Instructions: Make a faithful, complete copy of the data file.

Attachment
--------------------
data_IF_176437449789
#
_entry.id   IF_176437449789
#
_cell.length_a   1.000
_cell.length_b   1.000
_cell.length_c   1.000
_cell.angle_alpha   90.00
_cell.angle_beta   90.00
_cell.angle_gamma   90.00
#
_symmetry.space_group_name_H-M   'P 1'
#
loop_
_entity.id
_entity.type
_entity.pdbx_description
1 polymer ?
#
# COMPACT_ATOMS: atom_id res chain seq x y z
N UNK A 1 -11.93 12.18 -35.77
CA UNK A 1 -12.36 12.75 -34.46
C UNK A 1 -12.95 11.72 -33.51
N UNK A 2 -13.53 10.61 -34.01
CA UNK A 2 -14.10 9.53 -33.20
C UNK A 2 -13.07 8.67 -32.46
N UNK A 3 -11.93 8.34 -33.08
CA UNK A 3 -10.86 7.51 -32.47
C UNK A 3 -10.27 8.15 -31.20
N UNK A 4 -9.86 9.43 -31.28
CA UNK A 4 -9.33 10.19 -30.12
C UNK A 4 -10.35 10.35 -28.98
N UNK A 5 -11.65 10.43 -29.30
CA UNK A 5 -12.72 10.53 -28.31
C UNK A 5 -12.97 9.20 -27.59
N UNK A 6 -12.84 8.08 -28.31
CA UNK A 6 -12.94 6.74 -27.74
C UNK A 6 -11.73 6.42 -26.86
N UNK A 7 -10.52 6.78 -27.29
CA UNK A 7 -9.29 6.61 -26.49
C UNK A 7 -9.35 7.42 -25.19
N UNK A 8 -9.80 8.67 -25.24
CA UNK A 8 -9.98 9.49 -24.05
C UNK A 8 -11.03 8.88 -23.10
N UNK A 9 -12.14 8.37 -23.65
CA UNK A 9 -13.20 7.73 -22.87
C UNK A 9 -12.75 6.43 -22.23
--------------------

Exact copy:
data_IF_176437449789
#
_entry.id   IF_176437449789
#
_cell.length_a   1.000
_cell.length_b   1.000
_cell.length_c   1.000
_cell.angle_alpha   90.00
_cell.angle_beta   90.00
_cell.angle_gamma   90.00
#
_symmetry.space_group_name_H-M   'P 1'
#
loop_
_entity.id
_entity.type
_entity.pdbx_description
1 polymer ?
#
# COMPACT_ATOMS: atom_id res chain seq x y z
N UNK A 1 -11.93 12.18 -35.77
CA UNK A 1 -12.36 12.75 -34.46
C UNK A 1 -12.95 11.72 -33.51
N UNK A 2 -13.53 10.61 -34.01
CA UNK A 2 -14.10 9.53 -33.20
C UNK A 2 -13.07 8.67 -32.46
N UNK A 3 -11.93 8.34 -33.08
CA UNK A 3 -10.86 7.51 -32.47
C UNK A 3 -10.27 8.15 -31.20
N UNK A 4 -9.86 9.43 -31.28
CA UNK A 4 -9.33 10.19 -30.12
C UNK A 4 -10.35 10.35 -28.98
N UNK A 5 -11.65 10.43 -29.30
CA UNK A 5 -12.72 10.53 -28.31
C UNK A 5 -12.97 9.20 -27.59
N UNK A 6 -12.84 8.08 -28.31
CA UNK A 6 -12.94 6.74 -27.74
C UNK A 6 -11.73 6.42 -26.86
N UNK A 7 -10.52 6.78 -27.29
CA UNK A 7 -9.29 6.61 -26.49
C UNK A 7 -9.35 7.42 -25.19
N UNK A 8 -9.80 8.67 -25.24
CA UNK A 8 -9.98 9.49 -24.05
C UNK A 8 -11.03 8.88 -23.10
N UNK A 9 -12.14 8.37 -23.65
CA UNK A 9 -13.20 7.73 -22.87
C UNK A 9 -12.75 6.43 -22.23